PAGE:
A murder has happened in a monastery. A very private monastery that never accepts visitors. The suspects are all monks, the only clue is a small piece of a Gregorian Chant, except it might be modern.
To complicate the investigation, Superintendent Sylvain Francoeur arrived bringing his own baggage from a prior book. His conflict with Gamache comes to a head, and now involves Beauvoir. Although this conflict beats up, it isn’t resolved and promises to continue in the next book.
The mystery is slow for much of the book, and isn’t one the reader can solve. Clues flow in throughout the book, and is solved suddenly. The book is more about the characters and the chants. The chants are a spiritual influence on the characters. The monastic life of the monks is forefront in the novel. The monks have a natural ability to read people and understand unstated feelings, which provides a challenge to Gamache’s investigation as their skill seems to surpass his own.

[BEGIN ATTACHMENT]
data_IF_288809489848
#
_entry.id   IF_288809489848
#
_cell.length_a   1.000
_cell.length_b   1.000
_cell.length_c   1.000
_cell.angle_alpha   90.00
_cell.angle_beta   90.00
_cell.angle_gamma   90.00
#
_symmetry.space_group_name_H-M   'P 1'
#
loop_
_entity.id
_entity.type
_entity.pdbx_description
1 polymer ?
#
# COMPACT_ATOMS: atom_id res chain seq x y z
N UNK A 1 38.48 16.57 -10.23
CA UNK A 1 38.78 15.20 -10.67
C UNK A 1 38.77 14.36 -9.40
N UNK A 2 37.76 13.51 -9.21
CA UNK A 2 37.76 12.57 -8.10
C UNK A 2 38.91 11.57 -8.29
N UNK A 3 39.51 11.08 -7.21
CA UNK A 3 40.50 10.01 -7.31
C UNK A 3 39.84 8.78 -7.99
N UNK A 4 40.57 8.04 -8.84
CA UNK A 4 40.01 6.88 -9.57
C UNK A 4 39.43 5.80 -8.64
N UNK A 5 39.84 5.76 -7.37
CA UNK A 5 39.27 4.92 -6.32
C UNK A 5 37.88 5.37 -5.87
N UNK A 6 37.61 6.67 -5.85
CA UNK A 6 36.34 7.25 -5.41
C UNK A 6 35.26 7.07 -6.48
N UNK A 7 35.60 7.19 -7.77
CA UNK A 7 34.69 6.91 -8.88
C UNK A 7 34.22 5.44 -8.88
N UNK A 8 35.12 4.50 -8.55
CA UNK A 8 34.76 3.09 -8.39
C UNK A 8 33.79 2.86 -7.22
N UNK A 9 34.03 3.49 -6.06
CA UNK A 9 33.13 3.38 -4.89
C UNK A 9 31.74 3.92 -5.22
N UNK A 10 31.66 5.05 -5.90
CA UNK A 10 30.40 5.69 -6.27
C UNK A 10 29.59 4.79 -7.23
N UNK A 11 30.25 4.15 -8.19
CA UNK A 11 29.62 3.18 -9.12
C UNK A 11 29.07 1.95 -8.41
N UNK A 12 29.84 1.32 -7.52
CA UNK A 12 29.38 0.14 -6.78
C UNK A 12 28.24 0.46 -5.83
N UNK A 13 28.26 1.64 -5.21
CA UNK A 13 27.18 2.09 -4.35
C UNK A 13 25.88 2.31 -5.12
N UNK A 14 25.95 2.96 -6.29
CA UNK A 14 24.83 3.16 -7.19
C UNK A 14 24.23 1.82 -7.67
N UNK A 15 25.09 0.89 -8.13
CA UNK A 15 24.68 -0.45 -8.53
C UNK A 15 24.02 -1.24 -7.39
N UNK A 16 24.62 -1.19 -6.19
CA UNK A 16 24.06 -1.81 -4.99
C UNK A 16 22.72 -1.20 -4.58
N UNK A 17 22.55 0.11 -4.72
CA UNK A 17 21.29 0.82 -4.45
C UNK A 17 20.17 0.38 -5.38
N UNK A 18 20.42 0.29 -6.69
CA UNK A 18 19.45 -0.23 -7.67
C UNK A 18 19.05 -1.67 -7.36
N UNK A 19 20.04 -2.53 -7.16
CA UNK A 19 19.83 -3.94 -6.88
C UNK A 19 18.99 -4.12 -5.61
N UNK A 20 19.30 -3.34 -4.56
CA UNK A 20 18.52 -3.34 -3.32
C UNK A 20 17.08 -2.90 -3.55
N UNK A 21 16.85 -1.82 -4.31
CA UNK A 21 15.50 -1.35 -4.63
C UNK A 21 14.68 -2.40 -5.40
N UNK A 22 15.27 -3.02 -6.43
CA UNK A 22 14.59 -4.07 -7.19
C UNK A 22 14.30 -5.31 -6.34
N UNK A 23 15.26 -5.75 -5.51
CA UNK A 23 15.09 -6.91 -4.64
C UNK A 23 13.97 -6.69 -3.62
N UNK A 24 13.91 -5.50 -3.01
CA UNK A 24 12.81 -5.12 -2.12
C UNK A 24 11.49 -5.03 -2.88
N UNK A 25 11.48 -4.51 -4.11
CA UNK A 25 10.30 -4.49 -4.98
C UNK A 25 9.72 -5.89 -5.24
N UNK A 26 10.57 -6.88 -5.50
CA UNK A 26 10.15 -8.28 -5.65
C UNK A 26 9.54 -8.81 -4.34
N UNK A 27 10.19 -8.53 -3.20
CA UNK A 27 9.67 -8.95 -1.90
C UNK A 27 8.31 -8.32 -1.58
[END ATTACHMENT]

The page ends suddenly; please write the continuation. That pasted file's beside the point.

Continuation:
Best quote from the book:
Following the arrival of an envoy from the Vatican.
“Jeez,” said Beauvoir. “The Inquisition. I didn’t expect that.”
“No one does,” said Gamache.
ALthough slow in the middle, I found the book very enjoyable. A must read for Gamache or Louise Penny fans, but read them in order!